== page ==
Saturday, August 3, 2013

Improvisation - A Way of Life for Dancers

According to Websters, improvise means to invent, compose or perform with little or no preparation or to make and provide from available materials.

According to dancers, to improvise is to turn on music and let it take your body wherever the rhythm leads you...or wherever your emotions lead you. We include improvisation time in each of our dance classes, as it helps with so many facets of movement and is a very liberating thing to do in an art form that is normally taught in a highly structured manner.

I've often said that teaching dance to kids or adults with special needs is no different than teaching it to anyone else, but there are certain things we have learned to factor in when teaching our classes. Our students thrive on structure - then again, so do most people, so strike that out as a difference! But some of our students may not be quite as quick to adapt as other people are, some of them thrive on a set-in-stone routine and variables to that routine can create issues for them.

"Change the World" was choreographed around a bench. As with any dance piece, spacing was critical in "Change the World" - the spacing of the dancers in context to each other, in relation to the bench and in relation to their place on the bench when they were sitting on dancing on it. Each kid who actually sat on or danced on the bench knew precisely where on that bench they had to be - we rehearsed it over and over. We had little issues with spacing on the bench...Anna G and Anna C start the dance off sitting on the bench with their backs to each other and their knees drawn up to their chests; Anna G frequently forgets that she has to split the middle with Anna C and doesn't leave her enough room. Carolyn, Katie and Connor or Zach have to sit side by side on the bench and sometimes they don't space themselves out well enough to leave room for Katie, the last one to take a seat. Peyton has to do a cartwheel off of the bench, has to do an aerial coming toward the bench and land right beside it and Haleigh has to run the length of the bench and land in Peyton's arms for an incredible lift - spacing is everything on each of these moves.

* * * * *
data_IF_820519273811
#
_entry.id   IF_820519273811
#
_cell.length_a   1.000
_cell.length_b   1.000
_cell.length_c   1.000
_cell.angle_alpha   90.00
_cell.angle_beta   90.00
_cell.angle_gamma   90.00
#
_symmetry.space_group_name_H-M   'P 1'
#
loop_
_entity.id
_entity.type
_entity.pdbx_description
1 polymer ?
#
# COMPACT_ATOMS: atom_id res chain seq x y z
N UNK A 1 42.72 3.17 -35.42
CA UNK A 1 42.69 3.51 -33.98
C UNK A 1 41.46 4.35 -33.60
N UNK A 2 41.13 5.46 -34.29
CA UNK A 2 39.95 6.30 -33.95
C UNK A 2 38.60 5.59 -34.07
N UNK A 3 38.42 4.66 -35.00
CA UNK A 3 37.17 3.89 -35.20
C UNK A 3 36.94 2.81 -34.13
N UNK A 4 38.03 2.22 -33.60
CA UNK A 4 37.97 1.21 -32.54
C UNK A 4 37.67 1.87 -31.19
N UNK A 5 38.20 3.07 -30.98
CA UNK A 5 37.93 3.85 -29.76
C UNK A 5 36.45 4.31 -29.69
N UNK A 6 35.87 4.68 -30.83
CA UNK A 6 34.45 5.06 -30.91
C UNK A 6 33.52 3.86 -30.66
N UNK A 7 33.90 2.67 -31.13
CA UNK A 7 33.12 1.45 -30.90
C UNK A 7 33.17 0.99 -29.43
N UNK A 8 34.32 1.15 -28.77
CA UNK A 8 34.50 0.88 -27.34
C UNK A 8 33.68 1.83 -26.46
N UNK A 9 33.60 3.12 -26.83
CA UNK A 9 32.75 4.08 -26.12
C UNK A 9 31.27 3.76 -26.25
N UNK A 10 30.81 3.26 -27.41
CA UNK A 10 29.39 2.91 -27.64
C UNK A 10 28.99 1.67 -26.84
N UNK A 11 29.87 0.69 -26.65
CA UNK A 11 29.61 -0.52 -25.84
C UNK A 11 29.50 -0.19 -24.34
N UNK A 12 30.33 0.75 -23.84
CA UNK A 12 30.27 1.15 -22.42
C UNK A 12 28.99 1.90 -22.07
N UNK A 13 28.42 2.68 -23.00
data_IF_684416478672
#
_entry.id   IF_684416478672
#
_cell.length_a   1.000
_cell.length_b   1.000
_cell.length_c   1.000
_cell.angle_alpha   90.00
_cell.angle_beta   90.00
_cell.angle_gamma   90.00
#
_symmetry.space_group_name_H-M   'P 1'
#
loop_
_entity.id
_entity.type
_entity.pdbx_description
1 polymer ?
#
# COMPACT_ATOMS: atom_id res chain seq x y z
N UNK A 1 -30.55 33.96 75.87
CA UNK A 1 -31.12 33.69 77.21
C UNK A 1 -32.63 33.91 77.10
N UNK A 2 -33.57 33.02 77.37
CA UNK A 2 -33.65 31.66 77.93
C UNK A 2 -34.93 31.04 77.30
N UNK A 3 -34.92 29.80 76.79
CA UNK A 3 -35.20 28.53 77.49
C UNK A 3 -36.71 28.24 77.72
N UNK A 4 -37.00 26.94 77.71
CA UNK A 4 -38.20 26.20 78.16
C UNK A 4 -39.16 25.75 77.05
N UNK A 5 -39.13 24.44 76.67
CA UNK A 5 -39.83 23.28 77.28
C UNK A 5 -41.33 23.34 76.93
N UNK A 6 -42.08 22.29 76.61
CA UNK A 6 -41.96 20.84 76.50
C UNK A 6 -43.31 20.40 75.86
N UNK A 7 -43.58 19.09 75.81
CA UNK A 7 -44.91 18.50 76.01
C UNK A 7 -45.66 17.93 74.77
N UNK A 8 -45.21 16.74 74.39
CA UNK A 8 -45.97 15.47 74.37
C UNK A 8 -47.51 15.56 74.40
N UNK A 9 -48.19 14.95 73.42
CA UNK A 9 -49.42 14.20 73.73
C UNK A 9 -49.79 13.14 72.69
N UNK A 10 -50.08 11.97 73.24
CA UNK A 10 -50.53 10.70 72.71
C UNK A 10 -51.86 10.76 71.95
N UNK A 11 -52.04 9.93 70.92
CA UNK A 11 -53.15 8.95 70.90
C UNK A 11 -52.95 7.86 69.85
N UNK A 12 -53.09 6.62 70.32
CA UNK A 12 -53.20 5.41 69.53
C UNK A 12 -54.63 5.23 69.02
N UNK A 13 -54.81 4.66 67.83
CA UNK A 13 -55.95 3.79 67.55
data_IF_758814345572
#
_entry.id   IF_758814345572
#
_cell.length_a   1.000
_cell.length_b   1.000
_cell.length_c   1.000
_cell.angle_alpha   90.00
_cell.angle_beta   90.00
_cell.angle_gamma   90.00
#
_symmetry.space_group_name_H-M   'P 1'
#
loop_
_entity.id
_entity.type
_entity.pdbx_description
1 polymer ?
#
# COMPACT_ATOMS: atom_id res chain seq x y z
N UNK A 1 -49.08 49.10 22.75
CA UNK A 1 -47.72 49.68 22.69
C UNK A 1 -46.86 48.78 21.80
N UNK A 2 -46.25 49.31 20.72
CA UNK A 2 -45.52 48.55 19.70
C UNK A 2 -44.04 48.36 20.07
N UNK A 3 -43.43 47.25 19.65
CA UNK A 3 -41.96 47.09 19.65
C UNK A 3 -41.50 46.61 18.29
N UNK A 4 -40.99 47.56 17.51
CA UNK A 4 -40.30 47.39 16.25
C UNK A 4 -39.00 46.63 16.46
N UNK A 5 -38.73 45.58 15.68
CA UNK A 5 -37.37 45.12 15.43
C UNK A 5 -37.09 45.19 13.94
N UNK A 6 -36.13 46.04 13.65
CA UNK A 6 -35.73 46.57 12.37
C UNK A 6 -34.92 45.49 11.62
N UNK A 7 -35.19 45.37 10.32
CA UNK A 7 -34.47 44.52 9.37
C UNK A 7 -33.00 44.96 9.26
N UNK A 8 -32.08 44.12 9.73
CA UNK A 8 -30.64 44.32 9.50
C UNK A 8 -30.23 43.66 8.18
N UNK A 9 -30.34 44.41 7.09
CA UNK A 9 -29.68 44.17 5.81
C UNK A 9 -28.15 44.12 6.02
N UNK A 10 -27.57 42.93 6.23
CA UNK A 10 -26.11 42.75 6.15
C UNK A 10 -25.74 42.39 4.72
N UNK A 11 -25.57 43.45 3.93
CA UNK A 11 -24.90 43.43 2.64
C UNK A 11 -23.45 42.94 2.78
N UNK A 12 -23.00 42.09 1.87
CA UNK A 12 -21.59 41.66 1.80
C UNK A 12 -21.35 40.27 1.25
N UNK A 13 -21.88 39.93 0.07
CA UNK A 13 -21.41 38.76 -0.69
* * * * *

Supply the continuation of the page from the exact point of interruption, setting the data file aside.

When we were invited on July 11 to perform in LA on July 25, we were assured that the prop department would find a bench exactly like ours.
Our bench
We sent photos and measurements of our bench and expected to find one just like it when we arrived at the theatre. We thought we might even get the Travis Wall/Mia Michaels bench but alas, when we arrived at the theatre, we were shown a rickety wooden bench with slats that were loose and that couldn't hold any weight at all.

At our first rehearsal, we didn't use the bench other than as a prop to plan spacing around. They prop department promised a better bench for Saturday morning's rehearsal. But all they did for Saturday morning was bolt down the slats on the bench, which did nothing to make it more usable as something for a dancer to run down, stand on and leap off of. So, as dancers do, we improvised.